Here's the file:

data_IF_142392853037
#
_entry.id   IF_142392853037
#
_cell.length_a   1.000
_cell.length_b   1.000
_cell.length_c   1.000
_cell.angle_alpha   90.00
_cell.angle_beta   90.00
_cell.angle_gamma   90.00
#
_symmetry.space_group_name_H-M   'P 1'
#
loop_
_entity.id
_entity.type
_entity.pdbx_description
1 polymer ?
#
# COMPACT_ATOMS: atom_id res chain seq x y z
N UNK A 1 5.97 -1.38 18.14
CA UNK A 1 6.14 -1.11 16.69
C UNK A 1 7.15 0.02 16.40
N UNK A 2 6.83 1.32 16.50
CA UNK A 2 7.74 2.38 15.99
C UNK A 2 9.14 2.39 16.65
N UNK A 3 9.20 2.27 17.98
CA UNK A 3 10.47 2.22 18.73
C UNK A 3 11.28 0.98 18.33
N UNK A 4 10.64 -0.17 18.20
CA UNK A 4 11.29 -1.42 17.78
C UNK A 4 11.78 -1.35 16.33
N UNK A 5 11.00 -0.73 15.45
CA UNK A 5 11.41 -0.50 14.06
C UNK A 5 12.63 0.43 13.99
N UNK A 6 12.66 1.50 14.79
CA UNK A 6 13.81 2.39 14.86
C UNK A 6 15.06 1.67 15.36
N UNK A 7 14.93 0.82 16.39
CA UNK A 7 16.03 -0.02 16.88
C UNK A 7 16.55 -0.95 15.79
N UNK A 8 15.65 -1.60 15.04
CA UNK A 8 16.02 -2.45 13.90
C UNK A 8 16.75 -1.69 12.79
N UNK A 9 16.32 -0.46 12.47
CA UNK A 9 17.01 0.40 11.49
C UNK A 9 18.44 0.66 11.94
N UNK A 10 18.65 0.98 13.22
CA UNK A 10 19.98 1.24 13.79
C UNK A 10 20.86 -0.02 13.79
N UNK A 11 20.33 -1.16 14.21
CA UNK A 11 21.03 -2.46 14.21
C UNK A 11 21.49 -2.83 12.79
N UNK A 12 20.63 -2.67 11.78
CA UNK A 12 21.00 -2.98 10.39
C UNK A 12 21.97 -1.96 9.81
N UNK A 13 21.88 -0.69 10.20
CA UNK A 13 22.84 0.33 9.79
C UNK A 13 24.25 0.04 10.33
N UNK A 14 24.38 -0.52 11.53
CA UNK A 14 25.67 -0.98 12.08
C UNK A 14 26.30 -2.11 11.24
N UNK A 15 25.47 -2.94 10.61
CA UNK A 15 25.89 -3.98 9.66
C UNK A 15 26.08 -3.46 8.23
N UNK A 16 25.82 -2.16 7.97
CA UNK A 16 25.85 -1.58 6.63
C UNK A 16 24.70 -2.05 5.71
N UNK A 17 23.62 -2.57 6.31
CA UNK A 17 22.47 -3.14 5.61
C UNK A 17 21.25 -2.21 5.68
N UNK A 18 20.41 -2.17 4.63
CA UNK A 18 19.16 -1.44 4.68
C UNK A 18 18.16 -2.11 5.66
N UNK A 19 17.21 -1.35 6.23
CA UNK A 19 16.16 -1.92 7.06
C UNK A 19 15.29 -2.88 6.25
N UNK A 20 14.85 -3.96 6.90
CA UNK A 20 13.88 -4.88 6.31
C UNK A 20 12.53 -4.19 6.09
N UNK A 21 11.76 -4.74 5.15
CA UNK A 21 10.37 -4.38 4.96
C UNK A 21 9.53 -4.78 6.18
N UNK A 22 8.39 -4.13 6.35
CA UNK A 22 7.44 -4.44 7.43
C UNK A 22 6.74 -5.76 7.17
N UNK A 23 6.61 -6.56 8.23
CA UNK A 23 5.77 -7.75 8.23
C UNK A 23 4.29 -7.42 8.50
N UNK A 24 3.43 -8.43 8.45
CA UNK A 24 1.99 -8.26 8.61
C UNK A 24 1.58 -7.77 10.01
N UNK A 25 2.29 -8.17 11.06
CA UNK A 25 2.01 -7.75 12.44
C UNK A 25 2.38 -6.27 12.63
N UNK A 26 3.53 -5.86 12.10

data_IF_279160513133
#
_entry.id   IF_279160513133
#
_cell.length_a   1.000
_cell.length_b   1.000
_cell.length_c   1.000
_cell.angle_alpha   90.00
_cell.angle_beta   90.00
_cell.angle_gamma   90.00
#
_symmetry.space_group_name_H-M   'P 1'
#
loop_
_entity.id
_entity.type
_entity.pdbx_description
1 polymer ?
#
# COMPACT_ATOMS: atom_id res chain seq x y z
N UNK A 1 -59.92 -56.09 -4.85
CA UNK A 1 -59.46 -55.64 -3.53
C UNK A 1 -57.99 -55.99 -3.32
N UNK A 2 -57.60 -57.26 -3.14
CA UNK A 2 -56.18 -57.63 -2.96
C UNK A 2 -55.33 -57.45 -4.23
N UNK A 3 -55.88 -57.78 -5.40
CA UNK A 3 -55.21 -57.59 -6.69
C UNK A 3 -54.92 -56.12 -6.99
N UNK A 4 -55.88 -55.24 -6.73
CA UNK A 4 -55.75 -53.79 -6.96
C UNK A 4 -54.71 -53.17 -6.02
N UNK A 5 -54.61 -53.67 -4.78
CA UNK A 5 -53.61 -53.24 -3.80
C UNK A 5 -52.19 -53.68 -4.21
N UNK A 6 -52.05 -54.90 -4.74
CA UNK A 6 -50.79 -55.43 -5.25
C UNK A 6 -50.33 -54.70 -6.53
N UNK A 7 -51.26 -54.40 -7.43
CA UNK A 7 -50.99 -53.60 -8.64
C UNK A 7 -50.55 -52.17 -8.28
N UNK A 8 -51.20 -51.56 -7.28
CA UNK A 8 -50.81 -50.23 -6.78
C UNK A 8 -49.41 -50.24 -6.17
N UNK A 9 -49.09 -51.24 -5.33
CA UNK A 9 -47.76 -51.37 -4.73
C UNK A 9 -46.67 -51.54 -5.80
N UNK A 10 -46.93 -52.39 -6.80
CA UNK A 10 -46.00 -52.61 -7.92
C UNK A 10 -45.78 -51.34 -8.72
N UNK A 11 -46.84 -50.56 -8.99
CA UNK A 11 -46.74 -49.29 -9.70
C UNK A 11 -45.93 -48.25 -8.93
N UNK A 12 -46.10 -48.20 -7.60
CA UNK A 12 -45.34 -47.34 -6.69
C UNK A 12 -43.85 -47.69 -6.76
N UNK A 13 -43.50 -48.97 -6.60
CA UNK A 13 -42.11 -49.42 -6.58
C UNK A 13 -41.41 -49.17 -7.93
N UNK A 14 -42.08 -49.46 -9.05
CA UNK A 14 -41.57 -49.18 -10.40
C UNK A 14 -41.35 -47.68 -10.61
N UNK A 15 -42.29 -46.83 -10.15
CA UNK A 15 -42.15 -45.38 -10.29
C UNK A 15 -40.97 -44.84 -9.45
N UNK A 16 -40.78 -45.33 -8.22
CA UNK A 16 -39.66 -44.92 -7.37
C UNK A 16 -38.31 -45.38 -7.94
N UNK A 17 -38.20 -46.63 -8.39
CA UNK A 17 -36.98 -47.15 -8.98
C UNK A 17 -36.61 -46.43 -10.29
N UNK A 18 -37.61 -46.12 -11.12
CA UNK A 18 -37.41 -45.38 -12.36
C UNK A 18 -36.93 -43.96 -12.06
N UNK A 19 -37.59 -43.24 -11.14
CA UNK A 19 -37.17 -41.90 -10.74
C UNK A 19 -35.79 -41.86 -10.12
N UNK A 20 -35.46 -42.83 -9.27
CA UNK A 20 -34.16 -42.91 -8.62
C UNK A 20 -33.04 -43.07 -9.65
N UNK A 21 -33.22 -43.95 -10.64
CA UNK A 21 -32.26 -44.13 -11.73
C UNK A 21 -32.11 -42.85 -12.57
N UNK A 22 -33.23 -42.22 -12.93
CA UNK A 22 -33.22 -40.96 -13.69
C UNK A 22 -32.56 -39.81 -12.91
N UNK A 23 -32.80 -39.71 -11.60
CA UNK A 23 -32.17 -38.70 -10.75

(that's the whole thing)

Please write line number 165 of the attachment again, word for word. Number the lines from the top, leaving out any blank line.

N UNK A 17 -38.20 -46.63 -8.39